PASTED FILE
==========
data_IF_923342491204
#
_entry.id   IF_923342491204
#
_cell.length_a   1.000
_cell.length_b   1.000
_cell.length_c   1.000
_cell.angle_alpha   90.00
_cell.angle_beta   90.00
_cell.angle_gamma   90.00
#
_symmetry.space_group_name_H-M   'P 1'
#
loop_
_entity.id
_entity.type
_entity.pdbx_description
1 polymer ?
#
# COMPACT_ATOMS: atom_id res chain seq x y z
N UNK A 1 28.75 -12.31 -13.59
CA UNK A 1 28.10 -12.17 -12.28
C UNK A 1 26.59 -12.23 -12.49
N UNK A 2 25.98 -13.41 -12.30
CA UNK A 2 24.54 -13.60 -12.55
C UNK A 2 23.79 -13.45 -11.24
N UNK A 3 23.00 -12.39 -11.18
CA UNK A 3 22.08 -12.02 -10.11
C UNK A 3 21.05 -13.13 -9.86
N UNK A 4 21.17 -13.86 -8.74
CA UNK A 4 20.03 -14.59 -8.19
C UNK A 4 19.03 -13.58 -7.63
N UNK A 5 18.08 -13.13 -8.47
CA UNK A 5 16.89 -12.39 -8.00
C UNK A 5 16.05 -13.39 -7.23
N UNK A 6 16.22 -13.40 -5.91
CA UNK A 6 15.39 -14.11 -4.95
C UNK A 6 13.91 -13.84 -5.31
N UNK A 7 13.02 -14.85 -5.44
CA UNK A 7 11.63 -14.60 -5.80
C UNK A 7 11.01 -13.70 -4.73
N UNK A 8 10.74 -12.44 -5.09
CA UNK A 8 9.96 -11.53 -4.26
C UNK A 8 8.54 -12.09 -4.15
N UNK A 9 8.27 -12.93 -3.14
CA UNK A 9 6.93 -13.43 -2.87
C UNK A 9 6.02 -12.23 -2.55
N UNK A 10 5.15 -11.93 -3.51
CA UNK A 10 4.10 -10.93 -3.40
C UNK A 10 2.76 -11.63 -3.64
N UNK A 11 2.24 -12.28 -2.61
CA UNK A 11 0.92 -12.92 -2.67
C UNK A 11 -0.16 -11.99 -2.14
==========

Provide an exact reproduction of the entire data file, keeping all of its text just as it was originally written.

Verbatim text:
data_IF_923342491204
#
_entry.id   IF_923342491204
#
_cell.length_a   1.000
_cell.length_b   1.000
_cell.length_c   1.000
_cell.angle_alpha   90.00
_cell.angle_beta   90.00
_cell.angle_gamma   90.00
#
_symmetry.space_group_name_H-M   'P 1'
#
loop_
_entity.id
_entity.type
_entity.pdbx_description
1 polymer ?
#
# COMPACT_ATOMS: atom_id res chain seq x y z
N UNK A 1 28.75 -12.31 -13.59
CA UNK A 1 28.10 -12.17 -12.28
C UNK A 1 26.59 -12.23 -12.49
N UNK A 2 25.98 -13.41 -12.30
CA UNK A 2 24.54 -13.60 -12.55
C UNK A 2 23.79 -13.45 -11.24
N UNK A 3 23.00 -12.39 -11.18
CA UNK A 3 22.08 -12.02 -10.11
C UNK A 3 21.05 -13.13 -9.86
N UNK A 4 21.17 -13.86 -8.74
CA UNK A 4 20.03 -14.59 -8.19
C UNK A 4 19.03 -13.58 -7.63
N UNK A 5 18.08 -13.13 -8.47
CA UNK A 5 16.89 -12.39 -8.00
C UNK A 5 16.05 -13.39 -7.23
N UNK A 6 16.22 -13.40 -5.91
CA UNK A 6 15.39 -14.11 -4.95
C UNK A 6 13.91 -13.84 -5.31
N UNK A 7 13.02 -14.85 -5.44
CA UNK A 7 11.63 -14.60 -5.80
C UNK A 7 11.01 -13.70 -4.73
N UNK A 8 10.74 -12.44 -5.09
CA UNK A 8 9.96 -11.53 -4.26
C UNK A 8 8.54 -12.09 -4.15
N UNK A 9 8.27 -12.93 -3.14
CA UNK A 9 6.93 -13.43 -2.87
C UNK A 9 6.02 -12.23 -2.55
N UNK A 10 5.15 -11.93 -3.51
CA UNK A 10 4.10 -10.93 -3.40
C UNK A 10 2.76 -11.63 -3.64
N UNK A 11 2.24 -12.28 -2.61
CA UNK A 11 0.92 -12.92 -2.67
C UNK A 11 -0.16 -11.99 -2.14